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32 Features

History Lesson: The Virtual Boy's red dead redemption

By Matthew Castle on Sunday 16th Mar 2014 at 11:00 AM UTC

"Warning. This product MUST NOT be used by children under the age of seven years. Artificial stereo vision displays may not be safe for such children and may cause serious, permanent damage to their vision."

Concerning words pulled straight from a Virtual Boy instruction manual. As far as 'things you wouldn't want to put near your eyes' go, by Nintendo's own admission the Virtual Boy ranks just below dog muck, acid-throwing machines and Rod Hull's Emu.

The warning is indicative of Nintendo's attitude towards Virtual Boy as a whole: an intense distrust. Rewind to 1992. It was three years since Gunpei 'Father of the Game Boy' Yokoi... er, fathered the Game Boy, and Nintendo's very own technological oracle was peering into the future once more.


Despite a booming SNES scene, Yokoi pondered how long the general public's taste for traditional displays - TVs and pocket-sized screens - could last. Few other Nintendo minds shared the inkling, as proven by their decision to pursue the traditional next step to the SNES: Project Reality (later the N64).

Squirrelled away with his team in Nintendo R&D1, the acorn in Yokoi's head was watered by a US company, Reflection Technologies, and a quirky new display technology. And we mean quirky.

A horizontal strip of LEDs shine onto a mirror, in turn reflecting them into the user's retina. The mirror spins 50 times a second, thus creating the effect of individual animation frames. Sounds like a scheme even Heath Robinson would 'pfft' at.

This is where we remember Yokoi's key design principle: 'the lateral thinking of withered technology', also known as canny use of technological leftovers.

Yokoi didn't see the battiness, he only saw the power and cost efficiency of LEDs. And with that, he saw the ability to double the displays. And with that, he saw the ability to treat the retinas to exclusive images. And with that, he saw the gateway to a 3D illusion.

Withered technology for an experience like no other? How could he resist? But how did this technology become that strange tripod device gathering dust in a few hundred thousand American attics?

The enclosed environment of the headset was required for the retina-targeting tech to work, though it probably helped that it tapped into the early '90s kooky fascination with virtual reality headsets.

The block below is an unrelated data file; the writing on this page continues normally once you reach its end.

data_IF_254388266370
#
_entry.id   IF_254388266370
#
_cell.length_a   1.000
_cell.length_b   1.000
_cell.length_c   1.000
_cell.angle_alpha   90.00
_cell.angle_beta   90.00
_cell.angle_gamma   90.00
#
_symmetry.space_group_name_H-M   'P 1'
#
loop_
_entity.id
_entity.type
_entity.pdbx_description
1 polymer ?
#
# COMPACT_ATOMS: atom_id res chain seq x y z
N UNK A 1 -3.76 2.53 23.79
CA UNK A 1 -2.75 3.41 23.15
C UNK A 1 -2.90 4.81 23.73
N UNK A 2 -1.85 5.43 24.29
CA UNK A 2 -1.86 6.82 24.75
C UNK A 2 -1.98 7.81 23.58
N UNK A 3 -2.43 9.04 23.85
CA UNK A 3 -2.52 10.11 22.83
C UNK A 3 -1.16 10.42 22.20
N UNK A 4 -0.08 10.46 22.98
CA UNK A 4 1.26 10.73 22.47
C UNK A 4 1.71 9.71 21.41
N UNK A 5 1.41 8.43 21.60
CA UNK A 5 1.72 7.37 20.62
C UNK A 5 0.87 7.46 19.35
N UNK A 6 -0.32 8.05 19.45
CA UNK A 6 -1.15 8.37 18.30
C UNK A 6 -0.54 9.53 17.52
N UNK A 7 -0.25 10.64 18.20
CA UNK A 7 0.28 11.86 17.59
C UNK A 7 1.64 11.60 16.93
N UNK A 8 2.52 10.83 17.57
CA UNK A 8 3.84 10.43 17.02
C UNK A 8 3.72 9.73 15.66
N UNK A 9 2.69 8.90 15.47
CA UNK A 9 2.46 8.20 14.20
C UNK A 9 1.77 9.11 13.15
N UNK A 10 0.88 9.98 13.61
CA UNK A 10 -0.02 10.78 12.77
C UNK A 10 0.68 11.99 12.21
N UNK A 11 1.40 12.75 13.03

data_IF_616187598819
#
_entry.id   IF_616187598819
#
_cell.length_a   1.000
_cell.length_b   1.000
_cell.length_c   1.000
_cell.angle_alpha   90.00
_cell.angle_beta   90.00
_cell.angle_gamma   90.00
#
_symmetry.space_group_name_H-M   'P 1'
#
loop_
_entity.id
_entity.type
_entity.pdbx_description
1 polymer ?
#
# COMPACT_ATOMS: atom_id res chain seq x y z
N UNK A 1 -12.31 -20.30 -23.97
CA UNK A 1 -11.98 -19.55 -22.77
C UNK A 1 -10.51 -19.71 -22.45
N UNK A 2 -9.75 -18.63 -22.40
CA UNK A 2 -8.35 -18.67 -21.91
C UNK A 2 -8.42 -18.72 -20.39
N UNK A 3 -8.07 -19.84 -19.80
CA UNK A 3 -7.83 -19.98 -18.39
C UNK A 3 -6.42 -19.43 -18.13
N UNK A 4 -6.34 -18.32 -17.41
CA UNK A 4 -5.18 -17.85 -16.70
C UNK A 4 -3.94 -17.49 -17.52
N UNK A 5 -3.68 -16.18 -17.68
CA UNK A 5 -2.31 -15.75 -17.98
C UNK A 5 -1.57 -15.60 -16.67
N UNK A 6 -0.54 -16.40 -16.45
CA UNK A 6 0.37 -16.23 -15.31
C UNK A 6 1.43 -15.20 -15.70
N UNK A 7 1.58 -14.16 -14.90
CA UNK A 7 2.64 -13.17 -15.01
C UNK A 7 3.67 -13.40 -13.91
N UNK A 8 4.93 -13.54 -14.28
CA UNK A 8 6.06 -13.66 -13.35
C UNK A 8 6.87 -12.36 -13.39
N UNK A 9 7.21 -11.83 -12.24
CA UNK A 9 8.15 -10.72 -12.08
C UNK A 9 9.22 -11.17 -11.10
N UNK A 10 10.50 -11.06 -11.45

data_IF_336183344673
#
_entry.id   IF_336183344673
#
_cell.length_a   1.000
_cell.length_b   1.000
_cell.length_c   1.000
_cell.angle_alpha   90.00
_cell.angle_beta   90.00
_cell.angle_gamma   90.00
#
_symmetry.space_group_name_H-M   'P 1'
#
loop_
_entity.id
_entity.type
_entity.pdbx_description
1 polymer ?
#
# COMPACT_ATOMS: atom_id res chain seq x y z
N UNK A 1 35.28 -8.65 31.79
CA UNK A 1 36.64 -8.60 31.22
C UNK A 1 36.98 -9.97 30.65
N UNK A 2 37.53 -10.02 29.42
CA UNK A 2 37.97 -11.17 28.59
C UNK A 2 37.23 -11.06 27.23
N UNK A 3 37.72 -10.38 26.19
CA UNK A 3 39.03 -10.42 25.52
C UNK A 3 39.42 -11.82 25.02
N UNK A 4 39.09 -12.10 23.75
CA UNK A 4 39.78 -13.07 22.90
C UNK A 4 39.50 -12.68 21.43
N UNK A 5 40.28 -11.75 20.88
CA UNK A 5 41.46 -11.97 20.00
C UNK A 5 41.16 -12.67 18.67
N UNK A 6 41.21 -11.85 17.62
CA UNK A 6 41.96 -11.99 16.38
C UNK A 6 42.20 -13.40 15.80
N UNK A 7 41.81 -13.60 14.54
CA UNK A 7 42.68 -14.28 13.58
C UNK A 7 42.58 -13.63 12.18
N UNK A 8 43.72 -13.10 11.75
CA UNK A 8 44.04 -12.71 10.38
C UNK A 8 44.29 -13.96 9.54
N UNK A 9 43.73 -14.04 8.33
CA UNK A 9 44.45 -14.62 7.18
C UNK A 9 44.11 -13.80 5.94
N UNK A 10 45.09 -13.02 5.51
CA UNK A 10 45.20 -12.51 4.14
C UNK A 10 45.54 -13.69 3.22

Why wasn't it head-mounted? Yokoi joked to the press: "If a woman wearing make-up was to use the head-mounted design, the next person might be hesitant in wearing it!"

Joking aside, there was something a little off when Virtual Boy debuted at Nintendo's Space World trade show in 1994. Yokoi was on hand to defend design decisions - he promised a shoulder-mounted adaptor for table-free play sessions - but the event smacked of hurriedness.


Behind the scenes Nintendo slaved away on N64 as Sega and Sony sprinted towards a late 1994 release for their Saturn and PlayStation respectively. Afraid of falling behind, it was clear Virtual Boy was being rushed out to shops for damage limitation.

Space World write-ups were not kind. Virtual Boy was unwieldy to try (journalists had to stoop to use it) and the three games were underwhelming.

Teleroboxer was a limp futuristic Punch-Out!! clone short on 3D tricks. Galactic Pinball was much better, with nice depth of field effects as the space puck rattled up and down the boards. Mario Clash was the NES' basic Mario Bros with a background layer adding 3D play. Our write-up would probably have been mean too.


Complaints were aimed at the unorthodox red visuals (the price to pay for the cheap price of LEDs), but most ire was reserved for sore eyes. In truth, this probably had more to do with poorly calibrated units.

On the final model you use small dials to adjust and focus the innards for your eyes. The Virtual Boy's start-up screen even incorporates this tweaking into its design - you adjust the switches until rectangles can be clearly seen in each corner. A wise choice, but a rather glum design. At Space World, the start-up logo featured a lovingly rendered 3D Mario, as the letters making up 'Virtual Boy' swooshed towards you as all good 3D things should.